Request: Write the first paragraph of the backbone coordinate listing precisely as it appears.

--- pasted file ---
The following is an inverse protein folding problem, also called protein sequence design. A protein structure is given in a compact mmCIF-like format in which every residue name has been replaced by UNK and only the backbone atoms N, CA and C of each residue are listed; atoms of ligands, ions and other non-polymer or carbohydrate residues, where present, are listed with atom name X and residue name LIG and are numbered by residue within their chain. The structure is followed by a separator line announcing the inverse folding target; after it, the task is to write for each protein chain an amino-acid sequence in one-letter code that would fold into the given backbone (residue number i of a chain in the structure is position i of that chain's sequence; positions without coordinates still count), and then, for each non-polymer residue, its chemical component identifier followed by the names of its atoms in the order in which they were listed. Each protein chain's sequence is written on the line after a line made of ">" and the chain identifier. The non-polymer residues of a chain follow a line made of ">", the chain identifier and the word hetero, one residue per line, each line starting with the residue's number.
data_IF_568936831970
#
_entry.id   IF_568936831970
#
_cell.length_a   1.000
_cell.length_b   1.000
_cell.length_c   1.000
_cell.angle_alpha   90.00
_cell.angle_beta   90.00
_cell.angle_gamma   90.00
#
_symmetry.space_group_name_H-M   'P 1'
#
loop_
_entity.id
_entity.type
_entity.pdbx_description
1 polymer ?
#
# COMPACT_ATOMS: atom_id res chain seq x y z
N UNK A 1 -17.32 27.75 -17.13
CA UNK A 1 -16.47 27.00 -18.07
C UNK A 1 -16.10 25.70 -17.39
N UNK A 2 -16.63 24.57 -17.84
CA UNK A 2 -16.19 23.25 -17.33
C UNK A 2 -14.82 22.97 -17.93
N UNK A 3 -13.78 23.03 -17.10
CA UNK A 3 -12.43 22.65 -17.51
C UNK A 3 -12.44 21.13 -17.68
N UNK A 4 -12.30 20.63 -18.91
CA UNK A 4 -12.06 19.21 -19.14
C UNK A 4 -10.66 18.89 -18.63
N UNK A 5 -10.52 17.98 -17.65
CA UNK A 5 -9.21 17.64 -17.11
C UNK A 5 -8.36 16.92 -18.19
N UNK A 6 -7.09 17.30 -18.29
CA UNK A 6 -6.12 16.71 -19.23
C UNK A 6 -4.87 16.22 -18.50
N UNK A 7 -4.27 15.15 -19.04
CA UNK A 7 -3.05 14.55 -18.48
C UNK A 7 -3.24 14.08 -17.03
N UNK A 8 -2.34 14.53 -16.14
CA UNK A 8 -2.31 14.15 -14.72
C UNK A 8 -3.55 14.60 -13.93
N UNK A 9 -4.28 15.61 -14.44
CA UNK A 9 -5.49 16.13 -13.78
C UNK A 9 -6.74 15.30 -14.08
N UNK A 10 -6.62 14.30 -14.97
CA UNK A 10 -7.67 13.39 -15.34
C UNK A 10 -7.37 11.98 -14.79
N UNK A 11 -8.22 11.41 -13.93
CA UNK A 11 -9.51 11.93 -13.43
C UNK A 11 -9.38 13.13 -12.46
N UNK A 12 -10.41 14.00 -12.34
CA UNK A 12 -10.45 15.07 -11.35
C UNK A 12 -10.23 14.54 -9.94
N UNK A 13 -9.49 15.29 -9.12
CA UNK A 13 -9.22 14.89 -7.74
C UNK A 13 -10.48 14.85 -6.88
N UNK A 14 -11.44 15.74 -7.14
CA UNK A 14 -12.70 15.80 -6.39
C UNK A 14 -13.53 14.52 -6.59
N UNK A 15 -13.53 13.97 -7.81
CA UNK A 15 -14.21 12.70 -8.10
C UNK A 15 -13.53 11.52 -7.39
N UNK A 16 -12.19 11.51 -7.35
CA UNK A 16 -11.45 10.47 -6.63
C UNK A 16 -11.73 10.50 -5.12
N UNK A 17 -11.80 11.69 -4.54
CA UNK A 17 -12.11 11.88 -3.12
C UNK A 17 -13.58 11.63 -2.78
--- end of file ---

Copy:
The following is an inverse protein folding problem, also called protein sequence design. A protein structure is given in a compact mmCIF-like format in which every residue name has been replaced by UNK and only the backbone atoms N, CA and C of each residue are listed; atoms of ligands, ions and other non-polymer or carbohydrate residues, where present, are listed with atom name X and residue name LIG and are numbered by residue within their chain. The structure is followed by a separator line announcing the inverse folding target; after it, the task is to write for each protein chain an amino-acid sequence in one-letter code that would fold into the given backbone (residue number i of a chain in the structure is position i of that chain's sequence; positions without coordinates still count), and then, for each non-polymer residue, its chemical component identifier followed by the names of its atoms in the order in which they were listed. Each protein chain's sequence is written on the line after a line made of ">" and the chain identifier. The non-polymer residues of a chain follow a line made of ">", the chain identifier and the word hetero, one residue per line, each line starting with the residue's number.